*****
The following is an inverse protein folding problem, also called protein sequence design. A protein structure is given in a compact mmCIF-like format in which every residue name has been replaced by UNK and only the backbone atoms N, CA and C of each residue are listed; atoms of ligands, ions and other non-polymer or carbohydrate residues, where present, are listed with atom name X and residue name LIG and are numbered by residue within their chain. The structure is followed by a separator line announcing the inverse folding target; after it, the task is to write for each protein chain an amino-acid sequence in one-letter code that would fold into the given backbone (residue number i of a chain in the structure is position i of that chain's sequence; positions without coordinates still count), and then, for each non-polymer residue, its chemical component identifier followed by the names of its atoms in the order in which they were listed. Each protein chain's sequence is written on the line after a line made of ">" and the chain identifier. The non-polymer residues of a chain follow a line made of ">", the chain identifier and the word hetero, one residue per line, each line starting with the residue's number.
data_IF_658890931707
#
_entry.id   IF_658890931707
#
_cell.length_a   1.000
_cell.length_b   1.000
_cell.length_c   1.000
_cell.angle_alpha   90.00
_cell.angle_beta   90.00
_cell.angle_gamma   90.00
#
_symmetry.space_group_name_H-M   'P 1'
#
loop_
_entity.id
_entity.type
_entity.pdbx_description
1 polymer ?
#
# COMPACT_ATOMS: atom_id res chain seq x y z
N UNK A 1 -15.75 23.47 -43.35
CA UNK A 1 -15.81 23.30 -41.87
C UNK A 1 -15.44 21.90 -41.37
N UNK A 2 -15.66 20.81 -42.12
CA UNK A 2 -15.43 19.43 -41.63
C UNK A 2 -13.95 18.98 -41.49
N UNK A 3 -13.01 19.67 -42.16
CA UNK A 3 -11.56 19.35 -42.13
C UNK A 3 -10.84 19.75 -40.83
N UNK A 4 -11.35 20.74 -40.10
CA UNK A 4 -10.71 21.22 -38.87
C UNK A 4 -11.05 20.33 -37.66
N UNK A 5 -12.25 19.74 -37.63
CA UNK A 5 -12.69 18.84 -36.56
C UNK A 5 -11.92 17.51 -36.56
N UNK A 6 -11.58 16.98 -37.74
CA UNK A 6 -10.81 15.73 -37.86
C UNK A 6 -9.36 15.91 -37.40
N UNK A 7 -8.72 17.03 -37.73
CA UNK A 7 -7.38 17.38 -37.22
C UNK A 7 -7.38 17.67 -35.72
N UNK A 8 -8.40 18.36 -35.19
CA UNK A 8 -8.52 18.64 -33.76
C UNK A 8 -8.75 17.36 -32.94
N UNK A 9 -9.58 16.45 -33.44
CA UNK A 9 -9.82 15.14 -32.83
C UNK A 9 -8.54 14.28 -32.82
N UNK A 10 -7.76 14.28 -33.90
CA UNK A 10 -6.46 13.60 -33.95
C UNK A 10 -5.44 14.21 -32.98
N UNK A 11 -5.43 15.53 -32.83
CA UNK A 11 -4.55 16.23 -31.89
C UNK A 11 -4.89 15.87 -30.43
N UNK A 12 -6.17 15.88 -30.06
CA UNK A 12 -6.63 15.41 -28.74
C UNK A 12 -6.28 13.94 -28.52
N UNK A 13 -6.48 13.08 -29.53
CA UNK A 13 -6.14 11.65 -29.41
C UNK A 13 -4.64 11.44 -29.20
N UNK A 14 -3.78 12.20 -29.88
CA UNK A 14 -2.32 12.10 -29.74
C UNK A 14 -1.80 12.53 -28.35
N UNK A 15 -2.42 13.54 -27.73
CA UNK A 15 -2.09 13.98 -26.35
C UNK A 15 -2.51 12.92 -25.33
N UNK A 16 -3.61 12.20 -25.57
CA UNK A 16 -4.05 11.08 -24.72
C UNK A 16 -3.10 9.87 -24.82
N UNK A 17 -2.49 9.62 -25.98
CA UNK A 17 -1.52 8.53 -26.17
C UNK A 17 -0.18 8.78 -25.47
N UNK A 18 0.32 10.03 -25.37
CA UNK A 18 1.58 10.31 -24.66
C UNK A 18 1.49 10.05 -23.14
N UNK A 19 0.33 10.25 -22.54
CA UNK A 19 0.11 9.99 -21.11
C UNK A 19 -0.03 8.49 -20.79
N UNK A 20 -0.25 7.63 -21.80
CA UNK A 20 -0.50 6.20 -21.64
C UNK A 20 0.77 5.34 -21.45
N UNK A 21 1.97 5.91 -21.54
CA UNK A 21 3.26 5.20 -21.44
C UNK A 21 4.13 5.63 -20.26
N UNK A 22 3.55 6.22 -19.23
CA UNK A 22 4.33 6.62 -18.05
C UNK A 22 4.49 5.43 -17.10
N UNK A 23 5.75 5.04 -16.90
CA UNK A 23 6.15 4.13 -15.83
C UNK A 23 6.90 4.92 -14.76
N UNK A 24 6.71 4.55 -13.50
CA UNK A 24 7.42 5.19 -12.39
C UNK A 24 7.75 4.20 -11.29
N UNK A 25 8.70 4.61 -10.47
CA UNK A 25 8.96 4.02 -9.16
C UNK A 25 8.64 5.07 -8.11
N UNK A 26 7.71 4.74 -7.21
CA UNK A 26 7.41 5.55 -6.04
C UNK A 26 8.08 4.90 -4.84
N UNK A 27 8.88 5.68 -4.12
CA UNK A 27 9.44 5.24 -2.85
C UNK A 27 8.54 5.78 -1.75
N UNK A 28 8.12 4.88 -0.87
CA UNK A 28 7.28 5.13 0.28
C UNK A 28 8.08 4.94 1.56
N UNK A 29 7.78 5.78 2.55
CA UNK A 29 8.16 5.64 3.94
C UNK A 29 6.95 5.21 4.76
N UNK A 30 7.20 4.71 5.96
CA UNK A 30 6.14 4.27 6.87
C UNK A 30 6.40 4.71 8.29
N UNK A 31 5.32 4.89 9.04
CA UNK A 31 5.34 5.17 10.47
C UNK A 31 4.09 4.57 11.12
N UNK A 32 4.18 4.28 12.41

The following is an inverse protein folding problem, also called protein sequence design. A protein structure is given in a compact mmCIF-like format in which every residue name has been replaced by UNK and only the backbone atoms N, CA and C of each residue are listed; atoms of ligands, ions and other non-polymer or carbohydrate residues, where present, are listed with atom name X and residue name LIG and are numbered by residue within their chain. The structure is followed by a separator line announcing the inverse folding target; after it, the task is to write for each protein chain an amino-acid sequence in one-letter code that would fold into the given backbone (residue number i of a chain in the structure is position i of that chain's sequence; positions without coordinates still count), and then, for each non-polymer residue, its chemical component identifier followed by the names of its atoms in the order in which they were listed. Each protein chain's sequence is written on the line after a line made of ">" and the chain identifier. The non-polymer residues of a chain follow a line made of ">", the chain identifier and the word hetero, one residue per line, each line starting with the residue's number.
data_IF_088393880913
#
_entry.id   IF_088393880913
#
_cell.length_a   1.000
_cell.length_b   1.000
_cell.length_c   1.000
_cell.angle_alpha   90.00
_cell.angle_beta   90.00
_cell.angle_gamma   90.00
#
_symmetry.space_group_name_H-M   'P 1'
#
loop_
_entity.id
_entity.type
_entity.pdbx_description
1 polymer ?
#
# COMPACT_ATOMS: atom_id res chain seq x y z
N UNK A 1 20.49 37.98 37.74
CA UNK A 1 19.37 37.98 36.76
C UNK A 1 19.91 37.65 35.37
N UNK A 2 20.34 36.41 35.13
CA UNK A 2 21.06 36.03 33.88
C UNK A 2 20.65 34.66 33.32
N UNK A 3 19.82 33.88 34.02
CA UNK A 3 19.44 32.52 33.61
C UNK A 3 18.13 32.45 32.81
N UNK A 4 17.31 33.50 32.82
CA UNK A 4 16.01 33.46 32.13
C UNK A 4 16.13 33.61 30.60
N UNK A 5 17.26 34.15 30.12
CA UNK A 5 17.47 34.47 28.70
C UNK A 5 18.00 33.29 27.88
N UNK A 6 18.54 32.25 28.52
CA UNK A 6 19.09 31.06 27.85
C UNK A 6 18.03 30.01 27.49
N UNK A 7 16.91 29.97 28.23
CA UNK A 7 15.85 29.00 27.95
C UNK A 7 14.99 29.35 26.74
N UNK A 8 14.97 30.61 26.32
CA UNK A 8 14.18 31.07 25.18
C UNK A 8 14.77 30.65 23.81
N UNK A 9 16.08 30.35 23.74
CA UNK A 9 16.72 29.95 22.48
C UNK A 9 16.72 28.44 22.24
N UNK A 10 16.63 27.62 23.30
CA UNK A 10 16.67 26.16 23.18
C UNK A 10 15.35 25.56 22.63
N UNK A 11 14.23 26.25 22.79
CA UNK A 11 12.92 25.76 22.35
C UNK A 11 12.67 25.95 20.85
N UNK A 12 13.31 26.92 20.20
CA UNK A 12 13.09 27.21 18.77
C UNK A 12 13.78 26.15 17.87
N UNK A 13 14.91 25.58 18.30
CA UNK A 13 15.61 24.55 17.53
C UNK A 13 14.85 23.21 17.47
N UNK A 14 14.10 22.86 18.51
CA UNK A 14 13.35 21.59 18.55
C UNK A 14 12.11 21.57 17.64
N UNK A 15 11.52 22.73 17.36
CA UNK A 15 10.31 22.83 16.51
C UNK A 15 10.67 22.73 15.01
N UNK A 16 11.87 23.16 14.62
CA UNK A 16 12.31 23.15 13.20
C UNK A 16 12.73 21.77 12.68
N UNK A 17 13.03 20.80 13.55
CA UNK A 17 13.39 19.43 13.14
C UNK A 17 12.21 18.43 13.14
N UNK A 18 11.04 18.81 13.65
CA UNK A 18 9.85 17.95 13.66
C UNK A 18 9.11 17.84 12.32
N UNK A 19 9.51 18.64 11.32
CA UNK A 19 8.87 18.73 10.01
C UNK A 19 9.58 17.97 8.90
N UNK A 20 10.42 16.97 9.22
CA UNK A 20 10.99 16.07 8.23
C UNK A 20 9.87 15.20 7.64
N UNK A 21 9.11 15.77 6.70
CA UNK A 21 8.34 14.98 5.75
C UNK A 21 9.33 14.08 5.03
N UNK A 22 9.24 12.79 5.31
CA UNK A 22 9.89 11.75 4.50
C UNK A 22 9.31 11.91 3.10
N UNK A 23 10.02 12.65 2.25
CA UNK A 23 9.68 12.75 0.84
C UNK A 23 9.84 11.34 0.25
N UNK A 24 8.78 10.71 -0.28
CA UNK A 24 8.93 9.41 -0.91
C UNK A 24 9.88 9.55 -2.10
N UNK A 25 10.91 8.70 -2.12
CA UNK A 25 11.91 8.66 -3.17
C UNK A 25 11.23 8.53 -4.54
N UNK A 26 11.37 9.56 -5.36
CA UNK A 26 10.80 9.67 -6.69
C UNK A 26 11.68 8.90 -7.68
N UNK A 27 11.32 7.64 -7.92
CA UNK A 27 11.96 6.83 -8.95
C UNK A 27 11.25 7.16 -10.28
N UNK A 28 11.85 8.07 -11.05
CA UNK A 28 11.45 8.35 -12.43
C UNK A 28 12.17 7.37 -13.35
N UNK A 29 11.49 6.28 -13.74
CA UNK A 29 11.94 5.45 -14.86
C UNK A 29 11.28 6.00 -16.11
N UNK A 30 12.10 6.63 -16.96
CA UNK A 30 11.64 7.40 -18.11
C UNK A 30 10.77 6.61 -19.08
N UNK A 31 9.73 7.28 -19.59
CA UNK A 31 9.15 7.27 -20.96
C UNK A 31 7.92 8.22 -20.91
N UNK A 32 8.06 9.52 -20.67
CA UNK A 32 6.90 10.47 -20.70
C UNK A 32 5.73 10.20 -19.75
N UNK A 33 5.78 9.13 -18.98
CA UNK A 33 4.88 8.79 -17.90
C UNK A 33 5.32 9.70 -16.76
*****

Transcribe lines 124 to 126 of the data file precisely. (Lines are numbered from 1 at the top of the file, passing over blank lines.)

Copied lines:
_cell.angle_alpha   90.00
_cell.angle_beta   90.00
_cell.angle_gamma   90.00